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7 Vehicle dynamic performance

7-1 PSV rollover

Certifier categories: HVEC | HVCD

Reasons for rejection

1. The structural strength of a passenger service vehicle is insufficient to provide reasonable protection for the occupants in the event of roof or wall deformation resulting from the vehicle rolling over.

2. The body of a passenger service vehicle is not fit for its purpose and securely fixed to the chassis.

3. The superstructure is not of robust design, and made of materials fit for the purpose.

4. The structural strength of the vehicle has deteriorated from:

a) corrosion, or

b) other damage, or

c) modifications.

5. A heavy motor vehicle which entered service as a passenger service vehicle in New Zealand on or after 1 September 1999, or whose structure was modified after that date, does not comply with the version of at least one of the following vehicle standards which was applicable at the time the vehicle entered service as a passenger service vehicle in New Zealand or at the time of the modification:

a) one of the four options of UN/ECE Regulation No. 66, or

b) one of the four options of Australian Design Rule 59/00, or

c) the heavy passenger service vehicle cannot be demonstrated to withstand, without permanent deformation, the simultaneous application of forces as follows:

i. a force, equivalent to the weight of half the gross vehicle mass, applied horizontally at right angles to the longitudinal centreline of the vehicle at the cant-rail or at the topmost corner of the body, and

ii. a force, equivalent to the unladen weight of the vehicle, applied vertically downwards at the same cant-rail or corner, and

iii. the distribution of these forces must be at least approximately proportional to that of the gross vehicle mass along the length of the vehicle.

6. Compliance with the PSV strength requirements, when the vehicle has not been complied to a standard, has not been established by either:

a) a full-scale test, or

b) calculation.

7. If compliance with the PSV strength requirements is to be established by a full-scale test on the completed frame on its chassis:

a) the heavy passenger service vehicle was not on a level surface, or

b) if the applied forces would cause the vehicle to tilt, restraint was not applied to the chassis or running gear so that the vehicle remains approximately in its normal upright position.

8. If the body structure is wholly or partly constructed of non-metallic materials, the full-scale test required for the PSV strength requirements has resulted in:

a) a permanent deformation, or

b) a local failure point, or

c) failure of the attachment to the chassis.

9. If compliance with the PSV strength requirements was established by calculation, for a heavy passenger service vehicle with a structure composed wholly or partly of non-metallic materials or metallic materials of unknown yield stress, the calculation was not based on the aggregated strength of the vehicle’s ring-frames or body sections.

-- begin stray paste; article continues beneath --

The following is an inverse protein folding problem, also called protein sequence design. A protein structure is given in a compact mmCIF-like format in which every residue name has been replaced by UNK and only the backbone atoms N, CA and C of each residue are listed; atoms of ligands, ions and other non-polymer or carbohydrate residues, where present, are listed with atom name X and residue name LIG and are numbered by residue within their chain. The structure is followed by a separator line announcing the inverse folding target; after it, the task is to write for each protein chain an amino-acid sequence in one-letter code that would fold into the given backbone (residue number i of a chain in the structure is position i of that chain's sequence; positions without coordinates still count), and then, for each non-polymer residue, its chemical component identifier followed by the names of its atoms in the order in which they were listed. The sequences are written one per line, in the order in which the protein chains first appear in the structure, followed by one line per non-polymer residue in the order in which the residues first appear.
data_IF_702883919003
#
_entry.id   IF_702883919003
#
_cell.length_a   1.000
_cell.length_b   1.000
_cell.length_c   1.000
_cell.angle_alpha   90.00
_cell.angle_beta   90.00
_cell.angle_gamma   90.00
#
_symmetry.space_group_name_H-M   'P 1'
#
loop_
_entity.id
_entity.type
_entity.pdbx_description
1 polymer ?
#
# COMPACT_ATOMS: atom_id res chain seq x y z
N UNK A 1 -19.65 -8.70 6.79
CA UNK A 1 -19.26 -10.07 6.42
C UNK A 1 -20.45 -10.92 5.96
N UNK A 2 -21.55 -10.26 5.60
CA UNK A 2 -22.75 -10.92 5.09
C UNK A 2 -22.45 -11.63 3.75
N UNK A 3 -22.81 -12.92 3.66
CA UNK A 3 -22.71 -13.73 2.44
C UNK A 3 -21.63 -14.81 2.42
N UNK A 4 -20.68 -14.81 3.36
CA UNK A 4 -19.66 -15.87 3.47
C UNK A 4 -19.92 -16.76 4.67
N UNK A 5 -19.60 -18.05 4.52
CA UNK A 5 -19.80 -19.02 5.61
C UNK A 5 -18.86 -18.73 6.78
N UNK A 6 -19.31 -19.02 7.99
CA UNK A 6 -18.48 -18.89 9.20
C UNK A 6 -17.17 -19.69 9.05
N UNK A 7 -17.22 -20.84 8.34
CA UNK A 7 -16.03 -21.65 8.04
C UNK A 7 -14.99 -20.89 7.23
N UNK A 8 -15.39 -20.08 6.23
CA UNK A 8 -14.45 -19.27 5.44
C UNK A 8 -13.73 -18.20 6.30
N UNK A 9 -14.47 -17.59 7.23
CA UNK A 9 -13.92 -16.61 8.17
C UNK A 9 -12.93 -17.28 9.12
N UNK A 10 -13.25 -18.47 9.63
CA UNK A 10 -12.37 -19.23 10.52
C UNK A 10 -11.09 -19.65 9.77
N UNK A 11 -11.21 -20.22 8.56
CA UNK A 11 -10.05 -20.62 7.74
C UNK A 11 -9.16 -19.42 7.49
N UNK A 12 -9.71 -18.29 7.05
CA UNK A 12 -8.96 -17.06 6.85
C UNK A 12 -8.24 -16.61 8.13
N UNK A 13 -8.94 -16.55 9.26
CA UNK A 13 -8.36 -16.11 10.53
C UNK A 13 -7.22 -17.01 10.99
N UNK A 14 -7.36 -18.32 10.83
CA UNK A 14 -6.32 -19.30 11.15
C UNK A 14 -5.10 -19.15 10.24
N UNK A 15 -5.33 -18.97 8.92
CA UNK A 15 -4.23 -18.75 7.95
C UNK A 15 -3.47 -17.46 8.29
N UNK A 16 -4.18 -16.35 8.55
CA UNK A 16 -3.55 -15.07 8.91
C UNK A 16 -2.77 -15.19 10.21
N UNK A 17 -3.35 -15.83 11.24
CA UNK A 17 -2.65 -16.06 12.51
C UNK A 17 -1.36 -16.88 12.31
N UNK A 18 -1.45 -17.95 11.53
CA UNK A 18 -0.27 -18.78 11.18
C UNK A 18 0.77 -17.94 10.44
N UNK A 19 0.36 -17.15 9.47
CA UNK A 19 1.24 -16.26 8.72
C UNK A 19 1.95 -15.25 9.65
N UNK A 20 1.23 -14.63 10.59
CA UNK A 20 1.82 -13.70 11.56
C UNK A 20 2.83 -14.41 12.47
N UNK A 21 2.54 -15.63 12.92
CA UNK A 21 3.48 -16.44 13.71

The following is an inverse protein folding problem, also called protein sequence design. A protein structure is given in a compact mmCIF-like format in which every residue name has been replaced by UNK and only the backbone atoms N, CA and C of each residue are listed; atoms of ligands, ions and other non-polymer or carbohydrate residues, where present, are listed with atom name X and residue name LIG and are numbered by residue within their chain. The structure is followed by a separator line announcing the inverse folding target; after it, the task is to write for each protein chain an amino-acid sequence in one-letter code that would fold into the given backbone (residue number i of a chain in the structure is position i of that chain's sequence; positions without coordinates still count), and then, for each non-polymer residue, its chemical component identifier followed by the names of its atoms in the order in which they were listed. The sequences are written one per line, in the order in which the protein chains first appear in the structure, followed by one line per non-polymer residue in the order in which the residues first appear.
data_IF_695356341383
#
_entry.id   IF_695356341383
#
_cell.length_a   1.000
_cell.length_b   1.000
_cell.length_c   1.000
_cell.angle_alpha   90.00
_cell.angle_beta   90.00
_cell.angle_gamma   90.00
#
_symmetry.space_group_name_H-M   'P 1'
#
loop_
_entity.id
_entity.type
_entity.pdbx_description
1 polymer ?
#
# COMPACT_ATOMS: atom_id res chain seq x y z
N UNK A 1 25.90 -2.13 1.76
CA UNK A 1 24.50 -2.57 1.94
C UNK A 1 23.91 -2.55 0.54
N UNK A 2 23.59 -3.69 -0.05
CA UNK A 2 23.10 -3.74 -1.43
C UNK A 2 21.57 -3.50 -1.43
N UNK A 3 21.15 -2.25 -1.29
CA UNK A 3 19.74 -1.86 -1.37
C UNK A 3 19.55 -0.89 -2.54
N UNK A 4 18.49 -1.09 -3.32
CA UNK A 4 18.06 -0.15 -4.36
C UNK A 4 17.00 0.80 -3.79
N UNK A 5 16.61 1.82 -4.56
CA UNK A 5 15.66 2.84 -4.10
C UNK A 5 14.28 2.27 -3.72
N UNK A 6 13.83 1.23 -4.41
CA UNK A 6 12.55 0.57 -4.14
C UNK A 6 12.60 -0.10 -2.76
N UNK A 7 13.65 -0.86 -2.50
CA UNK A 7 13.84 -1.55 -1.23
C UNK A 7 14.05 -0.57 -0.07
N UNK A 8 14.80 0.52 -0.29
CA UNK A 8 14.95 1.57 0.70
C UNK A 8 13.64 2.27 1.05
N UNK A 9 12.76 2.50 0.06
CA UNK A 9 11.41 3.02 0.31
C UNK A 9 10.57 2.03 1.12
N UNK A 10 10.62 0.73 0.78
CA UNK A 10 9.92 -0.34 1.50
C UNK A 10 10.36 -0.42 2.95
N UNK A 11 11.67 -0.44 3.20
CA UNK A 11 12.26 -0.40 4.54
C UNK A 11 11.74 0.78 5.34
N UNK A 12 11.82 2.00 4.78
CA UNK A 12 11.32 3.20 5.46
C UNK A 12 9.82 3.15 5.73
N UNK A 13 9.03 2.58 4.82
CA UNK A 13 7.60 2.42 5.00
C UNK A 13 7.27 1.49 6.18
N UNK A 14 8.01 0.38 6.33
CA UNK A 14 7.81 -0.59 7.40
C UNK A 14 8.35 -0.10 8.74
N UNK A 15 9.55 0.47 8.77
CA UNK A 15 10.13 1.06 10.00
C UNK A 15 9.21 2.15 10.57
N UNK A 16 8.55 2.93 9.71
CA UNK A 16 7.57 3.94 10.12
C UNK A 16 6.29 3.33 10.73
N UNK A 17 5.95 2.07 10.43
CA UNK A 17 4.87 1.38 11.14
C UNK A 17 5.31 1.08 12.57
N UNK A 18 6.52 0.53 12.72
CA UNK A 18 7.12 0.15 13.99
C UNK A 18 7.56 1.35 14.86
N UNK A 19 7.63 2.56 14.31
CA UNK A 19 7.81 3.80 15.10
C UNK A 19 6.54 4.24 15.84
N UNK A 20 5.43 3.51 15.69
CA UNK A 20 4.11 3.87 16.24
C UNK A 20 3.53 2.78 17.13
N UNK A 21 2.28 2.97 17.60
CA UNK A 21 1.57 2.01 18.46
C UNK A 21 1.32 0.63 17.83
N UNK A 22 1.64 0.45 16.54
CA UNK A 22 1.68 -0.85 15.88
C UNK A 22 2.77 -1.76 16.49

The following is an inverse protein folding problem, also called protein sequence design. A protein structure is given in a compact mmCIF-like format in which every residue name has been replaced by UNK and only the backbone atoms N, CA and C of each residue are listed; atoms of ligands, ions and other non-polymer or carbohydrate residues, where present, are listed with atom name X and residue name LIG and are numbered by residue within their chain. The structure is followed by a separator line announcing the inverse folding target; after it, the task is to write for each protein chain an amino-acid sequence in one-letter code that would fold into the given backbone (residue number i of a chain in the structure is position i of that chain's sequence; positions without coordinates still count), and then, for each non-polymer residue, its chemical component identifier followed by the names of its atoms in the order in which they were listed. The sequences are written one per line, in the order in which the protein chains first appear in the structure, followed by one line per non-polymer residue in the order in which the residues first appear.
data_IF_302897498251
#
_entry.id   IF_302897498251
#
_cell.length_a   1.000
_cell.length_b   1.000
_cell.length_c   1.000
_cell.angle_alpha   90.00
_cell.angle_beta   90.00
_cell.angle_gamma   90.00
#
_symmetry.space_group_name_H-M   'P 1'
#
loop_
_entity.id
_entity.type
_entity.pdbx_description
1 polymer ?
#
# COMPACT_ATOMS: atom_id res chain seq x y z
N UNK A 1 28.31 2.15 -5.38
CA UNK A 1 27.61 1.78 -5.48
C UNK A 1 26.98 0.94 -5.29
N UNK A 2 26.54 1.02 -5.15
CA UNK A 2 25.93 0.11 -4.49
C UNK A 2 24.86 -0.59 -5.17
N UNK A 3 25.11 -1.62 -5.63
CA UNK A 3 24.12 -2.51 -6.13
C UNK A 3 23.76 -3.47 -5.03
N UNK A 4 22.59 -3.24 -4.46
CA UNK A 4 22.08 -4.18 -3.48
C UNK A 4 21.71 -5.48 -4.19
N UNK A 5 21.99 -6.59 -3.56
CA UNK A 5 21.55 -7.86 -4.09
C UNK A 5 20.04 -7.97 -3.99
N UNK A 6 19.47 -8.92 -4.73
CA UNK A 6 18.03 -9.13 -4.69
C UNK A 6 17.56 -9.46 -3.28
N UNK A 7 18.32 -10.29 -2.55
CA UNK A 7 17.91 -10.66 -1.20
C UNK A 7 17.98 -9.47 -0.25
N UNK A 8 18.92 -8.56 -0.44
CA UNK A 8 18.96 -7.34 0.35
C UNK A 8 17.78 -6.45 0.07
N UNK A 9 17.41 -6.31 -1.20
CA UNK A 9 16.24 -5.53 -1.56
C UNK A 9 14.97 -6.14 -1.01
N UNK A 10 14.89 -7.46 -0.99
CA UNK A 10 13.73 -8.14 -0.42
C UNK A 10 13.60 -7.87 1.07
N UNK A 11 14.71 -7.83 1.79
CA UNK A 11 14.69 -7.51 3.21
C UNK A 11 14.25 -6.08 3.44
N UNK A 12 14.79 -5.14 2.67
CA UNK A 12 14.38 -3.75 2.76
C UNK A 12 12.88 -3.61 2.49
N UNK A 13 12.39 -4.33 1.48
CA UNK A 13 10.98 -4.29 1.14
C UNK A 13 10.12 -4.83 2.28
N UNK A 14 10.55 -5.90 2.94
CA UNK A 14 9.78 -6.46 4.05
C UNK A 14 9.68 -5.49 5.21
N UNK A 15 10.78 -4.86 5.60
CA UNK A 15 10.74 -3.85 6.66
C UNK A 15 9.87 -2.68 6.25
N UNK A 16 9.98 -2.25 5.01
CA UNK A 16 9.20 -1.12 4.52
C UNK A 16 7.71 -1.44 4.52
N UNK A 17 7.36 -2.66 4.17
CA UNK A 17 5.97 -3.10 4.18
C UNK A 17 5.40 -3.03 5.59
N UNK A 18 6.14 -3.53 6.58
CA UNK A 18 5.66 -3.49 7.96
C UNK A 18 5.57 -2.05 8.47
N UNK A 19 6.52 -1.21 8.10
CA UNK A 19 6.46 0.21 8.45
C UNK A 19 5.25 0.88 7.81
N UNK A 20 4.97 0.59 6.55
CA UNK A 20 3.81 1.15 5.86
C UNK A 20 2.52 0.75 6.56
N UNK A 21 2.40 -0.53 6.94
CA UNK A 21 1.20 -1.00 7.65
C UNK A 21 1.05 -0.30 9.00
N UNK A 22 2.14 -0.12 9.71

10. The strength of each ring-frame or body section as required for calculations if not known, was not established by physical testing.

11. The strength rating to be assigned to the ring-frame or body section from the physical testing of a ring-frame or body section is not the load at which the first point of failure occurred.

12. The ring-frame or body section was not tested until the second and third points of failure occurred.

13. The second point of failure to the ring-frame or body section is not within 65% to 85% of the rating given to the ring-frame or body section.

14. The third point of failure to the ring-frame or body section is not within 40% to 60% of the rating given to the ring-frame or body section.

15. A ring-frame or body section that is not identical in profile and construction to one previously tested uses the same rating as the tested ring-frame or body section.

16. If compliance with the PSV strength requirements is established by calculation for a heavy passenger service vehicle with a structure composed wholly of metallic material of known yield stress, the calculation was not carried out by:

a) finite element stress analysis, or

b) the simplified calculation method, or

c) other calculation methods approved by the NZTA for this purpose.

17. If compliance with the PSV strength requirements was established by finite element stress analysis for a heavy passenger service vehicle with a structure composed wholly of metallic material of known yield stress:

a) it did not include at least the whole body-frame structure (including the side-wall-to-floor-frame attachment and the body-frame-to-chassis attachment), or